I debated whether or not to talk about this file, because it doesn’t do anything worth talking about, but I decided to include it because we can use it to discuss the structure of a simple React file.

React relies on the idea of components. A component can be either a simple function or a specialized class. Functions, as you might understand, accept arguments, perform operations, and return a result. They are enclosed processing factories which are usually used to perform an atom of work — something small that is part of a larger processing directive. Classes in React are more purposeful than functions but aren’t as flexible as classes in other languages. Because javascript has no concept of traditional object-oriented classes, classes aren’t exactly what you’d expect if you know OOP. At their most basic, React classes provide more scaffolding than a function, allowing you to call a constructor method, use intrinsic event handlers, bundle in custom functions, and set and consume state. With that said, let’s look at the code.

Line 1 is an import statement that aliases the functionality of ‘react’, which is a part of the overall React framework that was installed when we set up the environment. We don’t need an extension to this import (like .js), and we don’t need a path because part of running the React framework means we can load an intrinsic library by referring to its namespace.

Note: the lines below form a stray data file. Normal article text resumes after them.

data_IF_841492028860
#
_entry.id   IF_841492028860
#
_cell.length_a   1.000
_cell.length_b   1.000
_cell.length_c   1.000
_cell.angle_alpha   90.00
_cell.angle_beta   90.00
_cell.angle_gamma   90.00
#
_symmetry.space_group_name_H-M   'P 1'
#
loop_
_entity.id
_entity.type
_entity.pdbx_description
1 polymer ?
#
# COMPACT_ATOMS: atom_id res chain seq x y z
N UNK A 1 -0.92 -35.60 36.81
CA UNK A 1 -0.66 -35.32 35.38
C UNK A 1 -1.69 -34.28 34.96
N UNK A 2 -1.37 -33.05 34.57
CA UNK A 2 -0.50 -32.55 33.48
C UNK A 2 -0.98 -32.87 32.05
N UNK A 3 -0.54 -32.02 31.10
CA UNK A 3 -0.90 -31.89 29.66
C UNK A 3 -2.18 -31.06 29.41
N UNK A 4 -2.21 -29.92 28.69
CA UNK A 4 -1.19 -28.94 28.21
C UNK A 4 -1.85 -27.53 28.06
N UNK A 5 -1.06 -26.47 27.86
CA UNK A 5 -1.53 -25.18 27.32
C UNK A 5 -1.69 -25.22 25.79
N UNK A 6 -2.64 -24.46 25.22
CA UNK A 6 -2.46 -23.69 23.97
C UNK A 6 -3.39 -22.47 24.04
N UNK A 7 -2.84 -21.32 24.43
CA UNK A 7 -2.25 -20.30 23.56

Line 3 creates our class component. We give the class a name, and we extend the construct of a React Component. Extending a component is like building on top of something that exists; we don’t remove any of the core functionality, but we do add some additional functionality that we need. As we are interested in building a component, extending React’s base object allows us to use all of what is provided to us (like the intrinsic event handlers) without having to re-write the foundation.

Line 4 is important. The render() statement is telling React that whatever is within the enclosing blocks should be dealt with as output. Not necessarily displayed as output, but it’s content that is, in a way, not isolated as internal code of the component. What appears here is treated differently from whatever is outside of it, which will be important when we start creating more powerful components (a matter of scope).

Line 5 begins our return, which is the content that will be displayed. When we create an HTML tag using HeaderTitle, whatever is inside this return block is what will be displayed. It’s the culmination of the functionality that we could have built into this component.

Line 20 defines this class component HeaderTitle for export, allowing us to import it into another file.


Owner and author.


  • Nimgimli

    October 31, 2019 - 9:51 AM

    If interested, you could definitely become a teacher/instructor. You’ve got a real knack for it.

    • Scopique

      October 31, 2019 - 1:05 PM

      Honestly, I’m not sure all of the info I’ve provided here is 100% accurate XD

  • Reactionary – HeaderUser.js – Scopique's

    November 1, 2019 - 7:35 AM

    […] Reactionary – HeaderTitle.js […]

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